Smartphone apps. There are apps wanting your location when they do not need it. Are there any apps requesting your location? You should deny them this information unless it’s absolutely necessary.
Another way your phone knows where you are in terms of location is through the data of a photo. Put up lots of photos on Facebook, and the metadata will contain your location. A stranger can then figure out your where you’ve parked yourself.
Solve this problem with these apps for iOS and Android: deGeo and Pixelgarde, respectively. They’ll rid your GPS data prior to the photos getting posted.
Too close for comfort. When services are linked together, your private information is more likely to get leaked. An example would be to hook an app into Facebook. If you link an account, that’s set to private, with a second, public account, anyone might see your activities. Unknowingly granting unwanted access to an app can result in data leakage. To make the process of figuring out all the different privacy rules, you can use MyPermissions. Don’t be lax on privacy issues.
Always being connected. Always staying connected to social networks means they can track your activities via cookies. If you don’t need to be connected online, then disconnect your device from the cyber world. However, it’s easy to forget to keep doing this.
A browser extension can solve this problem by preventing entities from tracking where you visit online. You should also make a habit of deleting cookies from your browser.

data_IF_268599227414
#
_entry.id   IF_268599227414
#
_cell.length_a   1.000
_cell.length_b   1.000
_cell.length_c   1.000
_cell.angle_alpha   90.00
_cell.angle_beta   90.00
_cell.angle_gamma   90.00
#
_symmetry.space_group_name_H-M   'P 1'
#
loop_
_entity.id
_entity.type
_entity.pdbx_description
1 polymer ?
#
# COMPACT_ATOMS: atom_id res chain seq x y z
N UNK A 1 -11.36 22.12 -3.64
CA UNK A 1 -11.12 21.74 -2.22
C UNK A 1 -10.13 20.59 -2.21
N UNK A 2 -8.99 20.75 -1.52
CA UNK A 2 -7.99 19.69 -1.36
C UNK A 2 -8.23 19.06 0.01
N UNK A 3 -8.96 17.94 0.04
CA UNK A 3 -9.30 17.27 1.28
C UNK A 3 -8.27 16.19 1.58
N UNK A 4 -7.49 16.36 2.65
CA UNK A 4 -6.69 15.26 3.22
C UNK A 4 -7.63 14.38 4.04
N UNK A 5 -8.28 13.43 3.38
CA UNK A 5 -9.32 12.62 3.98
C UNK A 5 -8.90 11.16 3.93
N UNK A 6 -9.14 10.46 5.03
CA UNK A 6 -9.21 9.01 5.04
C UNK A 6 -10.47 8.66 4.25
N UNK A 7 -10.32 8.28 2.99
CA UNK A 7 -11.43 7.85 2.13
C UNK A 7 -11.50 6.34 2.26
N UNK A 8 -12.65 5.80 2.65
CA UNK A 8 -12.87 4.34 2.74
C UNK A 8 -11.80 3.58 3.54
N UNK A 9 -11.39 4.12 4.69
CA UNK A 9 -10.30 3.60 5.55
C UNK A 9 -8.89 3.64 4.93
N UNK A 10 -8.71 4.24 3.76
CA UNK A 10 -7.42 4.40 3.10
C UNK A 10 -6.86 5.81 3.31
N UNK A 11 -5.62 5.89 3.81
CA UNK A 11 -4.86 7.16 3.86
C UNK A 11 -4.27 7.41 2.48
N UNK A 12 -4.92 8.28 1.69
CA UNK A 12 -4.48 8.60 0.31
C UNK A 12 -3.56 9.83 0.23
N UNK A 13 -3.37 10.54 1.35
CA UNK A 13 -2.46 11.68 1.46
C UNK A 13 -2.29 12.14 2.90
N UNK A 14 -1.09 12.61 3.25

And if you want to know how your phone “knows” your shopping habits, it’s because your Wi-Fi is enabled when you walk into stores or even past a retailer without ever stepping inside; stores implement wireless technology to collect your data, even track your walking pattern inside the store. Turn your Wi-Fi connection off when being near retailers.
A retailer’s free service. Sign up for this and they’ll probably collect data from you, somehow, some way. The customer reward card that you get at the supermarket will likely collect lots of your private information.
Not encrypting. Encryption, by scrambling messages, prevents snoops from reading the messages you’re sending while they’re in transit, but the messages can still be found on your device. However, encryption is one way to reduce the amount of data that gets in unwanted hands. Encryption isn’t just for using a public computer; use it on your home computer and mobile too.
Using free WiFi. Every time you log into free WiFi you are either giving your data away through the carrier who logs your device or criminal hackers are sniffing out your information via unencrypted wireless. Never log into free WiFi without a virtual private network (VPN ) like that offered by Hotspot Shield.
Using a public computer to log into a private service. When you access one of your accounts on a computer at a coffee shop or hotel, this can leave your data on that computer. The browser’s private mode is the solution: use it. If you’re particularly concerned, use Tails, a private operating system.
Robert Siciliano is an Identity Theft Expert to Hotspot Shield VPN. He is the author of 99 Things You Wish You Knew Before Your Identity Was Stolen See him discussing internet and wireless security on Good Morning America. Disclosures.
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